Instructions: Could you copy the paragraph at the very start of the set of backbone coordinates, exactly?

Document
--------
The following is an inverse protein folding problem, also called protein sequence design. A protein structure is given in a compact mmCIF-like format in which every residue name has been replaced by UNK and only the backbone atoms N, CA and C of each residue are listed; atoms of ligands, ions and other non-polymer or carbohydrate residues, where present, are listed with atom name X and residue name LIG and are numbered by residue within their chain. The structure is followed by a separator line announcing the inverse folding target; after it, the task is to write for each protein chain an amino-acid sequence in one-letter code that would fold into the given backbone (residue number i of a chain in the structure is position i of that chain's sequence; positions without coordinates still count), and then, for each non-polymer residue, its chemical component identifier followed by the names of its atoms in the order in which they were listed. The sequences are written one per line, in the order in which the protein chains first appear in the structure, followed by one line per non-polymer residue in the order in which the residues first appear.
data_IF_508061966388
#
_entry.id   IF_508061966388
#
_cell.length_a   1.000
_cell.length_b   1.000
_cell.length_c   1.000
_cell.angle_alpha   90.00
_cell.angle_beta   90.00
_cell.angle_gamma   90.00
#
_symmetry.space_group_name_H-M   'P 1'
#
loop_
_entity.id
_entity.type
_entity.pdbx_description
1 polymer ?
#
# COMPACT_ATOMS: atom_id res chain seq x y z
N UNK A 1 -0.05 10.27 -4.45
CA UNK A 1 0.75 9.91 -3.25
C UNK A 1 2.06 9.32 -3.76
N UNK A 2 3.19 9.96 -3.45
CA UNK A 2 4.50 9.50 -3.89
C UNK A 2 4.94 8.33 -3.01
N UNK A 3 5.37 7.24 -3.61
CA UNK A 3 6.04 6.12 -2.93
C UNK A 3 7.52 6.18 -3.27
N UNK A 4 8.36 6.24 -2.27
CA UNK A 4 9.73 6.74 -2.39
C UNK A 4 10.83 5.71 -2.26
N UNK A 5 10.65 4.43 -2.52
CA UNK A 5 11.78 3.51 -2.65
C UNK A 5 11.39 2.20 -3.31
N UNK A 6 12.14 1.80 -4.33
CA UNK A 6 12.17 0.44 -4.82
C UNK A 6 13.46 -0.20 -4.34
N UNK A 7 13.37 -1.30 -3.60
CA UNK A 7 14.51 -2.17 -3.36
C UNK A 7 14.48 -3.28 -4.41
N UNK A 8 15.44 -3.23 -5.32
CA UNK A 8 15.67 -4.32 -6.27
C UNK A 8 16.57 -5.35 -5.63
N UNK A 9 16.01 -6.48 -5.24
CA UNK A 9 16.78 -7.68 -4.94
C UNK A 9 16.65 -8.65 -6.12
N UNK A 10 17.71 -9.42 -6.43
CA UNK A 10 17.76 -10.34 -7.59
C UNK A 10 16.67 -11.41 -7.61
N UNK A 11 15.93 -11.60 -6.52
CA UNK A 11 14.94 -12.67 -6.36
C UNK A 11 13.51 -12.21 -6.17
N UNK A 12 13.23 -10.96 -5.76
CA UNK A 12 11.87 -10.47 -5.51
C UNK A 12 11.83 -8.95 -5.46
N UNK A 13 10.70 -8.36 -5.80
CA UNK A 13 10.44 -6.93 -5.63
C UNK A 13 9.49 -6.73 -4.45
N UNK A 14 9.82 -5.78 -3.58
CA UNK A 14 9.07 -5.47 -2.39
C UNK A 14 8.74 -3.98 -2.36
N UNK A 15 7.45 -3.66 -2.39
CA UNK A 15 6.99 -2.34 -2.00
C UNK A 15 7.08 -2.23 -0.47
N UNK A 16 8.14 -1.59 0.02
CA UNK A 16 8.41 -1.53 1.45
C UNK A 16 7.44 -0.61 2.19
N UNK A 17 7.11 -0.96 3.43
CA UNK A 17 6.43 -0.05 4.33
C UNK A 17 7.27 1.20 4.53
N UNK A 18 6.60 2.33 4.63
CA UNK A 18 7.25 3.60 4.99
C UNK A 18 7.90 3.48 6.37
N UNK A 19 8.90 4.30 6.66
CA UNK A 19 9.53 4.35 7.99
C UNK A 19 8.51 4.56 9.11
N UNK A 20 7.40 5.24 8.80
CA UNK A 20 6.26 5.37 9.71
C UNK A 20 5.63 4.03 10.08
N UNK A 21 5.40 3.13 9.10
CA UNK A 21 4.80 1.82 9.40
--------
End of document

The following is an inverse protein folding problem, also called protein sequence design. A protein structure is given in a compact mmCIF-like format in which every residue name has been replaced by UNK and only the backbone atoms N, CA and C of each residue are listed; atoms of ligands, ions and other non-polymer or carbohydrate residues, where present, are listed with atom name X and residue name LIG and are numbered by residue within their chain. The structure is followed by a separator line announcing the inverse folding target; after it, the task is to write for each protein chain an amino-acid sequence in one-letter code that would fold into the given backbone (residue number i of a chain in the structure is position i of that chain's sequence; positions without coordinates still count), and then, for each non-polymer residue, its chemical component identifier followed by the names of its atoms in the order in which they were listed. The sequences are written one per line, in the order in which the protein chains first appear in the structure, followed by one line per non-polymer residue in the order in which the residues first appear.